The Chicago Bears embarrassing 21-9 loss to the New Orleans Saints in the Super Wild Card just expedited the start of an off-season that was always going to be full of questions. Now, had they won, some of those questions would have presumably been answered. Or at least kicked down the road another week. Now they face a final reckoning in a season defined by them.
Questions for the Chicago Bears this Off-Season
Who’s Running Things?
This is a question that has many layers. In the building, we have to wonder about the immediate future of Bears general manager Ryan Pace. He has one year left on his contract but, in the NFL, that might as well be null. Typically at this point, buzz about contract extensions is making the internet rounds; if not actual details of a deal. Chatter around Pace is much different.
The popular fan theory is that despite technically qualifying for the postseason, blowing the quarterback position coupled with the tumultuous nature of the past two seasons meant Pace needed a win to keep his job.
Others point to the job he did of filling out the roster on a tight budget (of his own creation) and built a team that was competitive.
But this also applies to Matt Nagy, the head coach who was brought in to overhaul the offense. An offense that ranks, on average, 25th in points and 27th in yards over the last two seasons. They showed promise in his first year but that has proven to have been the product of a stellar defense creating short fields.
His defenders point to the team “never quitting” on him, but perhaps that is just a matter of interpretation. Personified by the penalties on Sunday by Eddie Jackson and Anthony Miller, who got ejected for throwing a punch.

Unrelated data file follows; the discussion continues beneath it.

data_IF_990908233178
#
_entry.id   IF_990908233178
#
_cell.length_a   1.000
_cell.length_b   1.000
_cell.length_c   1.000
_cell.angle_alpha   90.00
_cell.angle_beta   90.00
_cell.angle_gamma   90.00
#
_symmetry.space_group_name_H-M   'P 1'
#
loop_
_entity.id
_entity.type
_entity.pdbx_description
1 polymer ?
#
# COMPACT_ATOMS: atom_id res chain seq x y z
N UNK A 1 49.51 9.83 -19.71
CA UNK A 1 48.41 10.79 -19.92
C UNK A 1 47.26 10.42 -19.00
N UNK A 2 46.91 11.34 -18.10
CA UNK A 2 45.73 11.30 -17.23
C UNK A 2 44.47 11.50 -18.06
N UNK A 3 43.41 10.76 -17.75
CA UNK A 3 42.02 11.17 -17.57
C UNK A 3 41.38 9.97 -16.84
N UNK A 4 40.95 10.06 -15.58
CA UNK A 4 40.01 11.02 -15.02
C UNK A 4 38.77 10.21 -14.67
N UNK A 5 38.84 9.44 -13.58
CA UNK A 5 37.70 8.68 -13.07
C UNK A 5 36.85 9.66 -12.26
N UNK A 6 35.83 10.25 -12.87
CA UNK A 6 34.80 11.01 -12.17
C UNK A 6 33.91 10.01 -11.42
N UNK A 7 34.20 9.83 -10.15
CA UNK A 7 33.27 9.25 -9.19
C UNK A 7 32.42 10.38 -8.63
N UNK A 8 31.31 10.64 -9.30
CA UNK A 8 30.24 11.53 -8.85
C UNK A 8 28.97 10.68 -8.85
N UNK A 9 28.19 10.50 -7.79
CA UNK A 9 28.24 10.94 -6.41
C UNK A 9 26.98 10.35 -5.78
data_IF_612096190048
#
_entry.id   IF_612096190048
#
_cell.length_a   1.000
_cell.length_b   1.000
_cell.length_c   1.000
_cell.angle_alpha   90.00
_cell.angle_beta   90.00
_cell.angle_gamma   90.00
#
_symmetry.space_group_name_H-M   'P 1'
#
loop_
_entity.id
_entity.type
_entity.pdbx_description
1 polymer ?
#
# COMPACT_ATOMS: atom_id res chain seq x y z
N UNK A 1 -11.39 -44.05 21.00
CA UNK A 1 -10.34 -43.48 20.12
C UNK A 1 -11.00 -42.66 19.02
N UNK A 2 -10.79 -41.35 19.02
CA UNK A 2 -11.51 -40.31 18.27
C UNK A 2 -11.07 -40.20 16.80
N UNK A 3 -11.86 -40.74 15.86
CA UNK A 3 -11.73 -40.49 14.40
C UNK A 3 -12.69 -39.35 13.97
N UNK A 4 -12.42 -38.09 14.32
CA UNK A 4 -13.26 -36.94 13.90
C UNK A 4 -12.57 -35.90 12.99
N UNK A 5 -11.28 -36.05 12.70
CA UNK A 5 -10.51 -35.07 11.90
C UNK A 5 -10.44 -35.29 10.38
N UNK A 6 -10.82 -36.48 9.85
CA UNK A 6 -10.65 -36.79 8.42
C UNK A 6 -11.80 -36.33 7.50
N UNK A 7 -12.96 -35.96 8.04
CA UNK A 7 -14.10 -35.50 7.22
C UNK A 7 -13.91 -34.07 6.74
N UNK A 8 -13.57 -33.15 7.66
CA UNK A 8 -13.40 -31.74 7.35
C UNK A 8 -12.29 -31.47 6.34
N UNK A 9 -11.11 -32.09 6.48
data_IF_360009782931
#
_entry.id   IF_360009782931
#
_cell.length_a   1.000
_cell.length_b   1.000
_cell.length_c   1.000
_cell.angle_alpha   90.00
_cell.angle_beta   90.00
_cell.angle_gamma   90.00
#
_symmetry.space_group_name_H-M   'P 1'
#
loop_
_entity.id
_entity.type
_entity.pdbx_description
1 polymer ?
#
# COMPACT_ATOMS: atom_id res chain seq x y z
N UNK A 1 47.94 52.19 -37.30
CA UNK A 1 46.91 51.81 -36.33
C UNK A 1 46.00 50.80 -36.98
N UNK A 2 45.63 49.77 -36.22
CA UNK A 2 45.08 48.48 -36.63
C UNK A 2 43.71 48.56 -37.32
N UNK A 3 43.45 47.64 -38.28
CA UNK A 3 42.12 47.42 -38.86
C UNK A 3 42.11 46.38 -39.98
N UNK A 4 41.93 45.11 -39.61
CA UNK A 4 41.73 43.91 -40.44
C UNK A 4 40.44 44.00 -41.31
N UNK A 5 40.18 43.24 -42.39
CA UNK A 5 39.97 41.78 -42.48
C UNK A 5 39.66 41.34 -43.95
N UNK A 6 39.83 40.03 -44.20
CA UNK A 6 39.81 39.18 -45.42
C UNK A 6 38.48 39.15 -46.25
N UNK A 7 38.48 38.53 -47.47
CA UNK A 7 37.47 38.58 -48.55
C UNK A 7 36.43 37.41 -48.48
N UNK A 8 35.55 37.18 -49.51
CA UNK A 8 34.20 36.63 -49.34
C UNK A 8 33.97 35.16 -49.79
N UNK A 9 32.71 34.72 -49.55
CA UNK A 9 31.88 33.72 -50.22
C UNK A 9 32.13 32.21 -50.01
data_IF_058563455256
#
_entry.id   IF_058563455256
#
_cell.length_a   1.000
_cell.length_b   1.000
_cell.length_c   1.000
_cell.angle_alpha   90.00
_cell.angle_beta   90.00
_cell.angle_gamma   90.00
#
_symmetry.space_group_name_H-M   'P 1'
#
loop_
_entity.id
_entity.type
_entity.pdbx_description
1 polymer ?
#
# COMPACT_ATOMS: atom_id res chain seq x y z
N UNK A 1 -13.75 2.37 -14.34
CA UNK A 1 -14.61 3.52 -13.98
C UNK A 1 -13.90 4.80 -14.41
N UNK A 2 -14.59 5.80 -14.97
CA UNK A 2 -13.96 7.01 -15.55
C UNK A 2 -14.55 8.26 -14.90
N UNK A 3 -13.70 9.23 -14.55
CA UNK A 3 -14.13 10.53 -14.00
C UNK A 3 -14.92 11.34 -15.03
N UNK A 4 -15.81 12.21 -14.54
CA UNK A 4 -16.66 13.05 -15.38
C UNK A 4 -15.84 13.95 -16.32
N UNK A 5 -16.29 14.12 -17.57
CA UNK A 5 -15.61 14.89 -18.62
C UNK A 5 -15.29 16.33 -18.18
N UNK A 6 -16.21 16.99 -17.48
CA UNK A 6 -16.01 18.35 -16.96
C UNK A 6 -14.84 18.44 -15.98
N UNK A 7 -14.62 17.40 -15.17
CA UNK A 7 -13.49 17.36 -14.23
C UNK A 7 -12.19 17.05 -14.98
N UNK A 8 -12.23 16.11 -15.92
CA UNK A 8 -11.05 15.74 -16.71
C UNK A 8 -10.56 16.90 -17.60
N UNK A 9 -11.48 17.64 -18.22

The mental mistakes by players are reflective of the head coach. He never wanted Mitchell Trubisky (who is probably on his way out) and showed it by never fully adapting the offense to the quarterback’s skill-set. That was never more evident than in how much better the offense looked with Bill Lazor calling plays. You can also see a drop off from when reports surfaced Nagy had gotten more involved again.
But Ian Rapoport reported that Nagy’s expected back next season. It’s hard to imagine Nagy is so certainly back and Pace is not.
This might be more disheartening for fans than the notion that those in charge will return. The Bears are projected to be over the cap in 2021 but some have laid out some paths to create some room before then, such as extensions for some vets. But there are issues even with the moves they suggest, ones that could end up biting the Bears down the road for putting off tough decisions.
Khalil Mack and Robert Quinn are the safest of the veteran options by virtue of their salaries and positions. But Akiem Hicks and Kyle Fuller might need to be looked at as possible candidates to be cut or traded.
Both are valuable but with warts that shouldn’t make them off-limits. Hicks will carry a $12 million cap hit next season, the last on his deal. Chicago won’t be re-signing him after that and the defense hasn’t been elite for two years with him.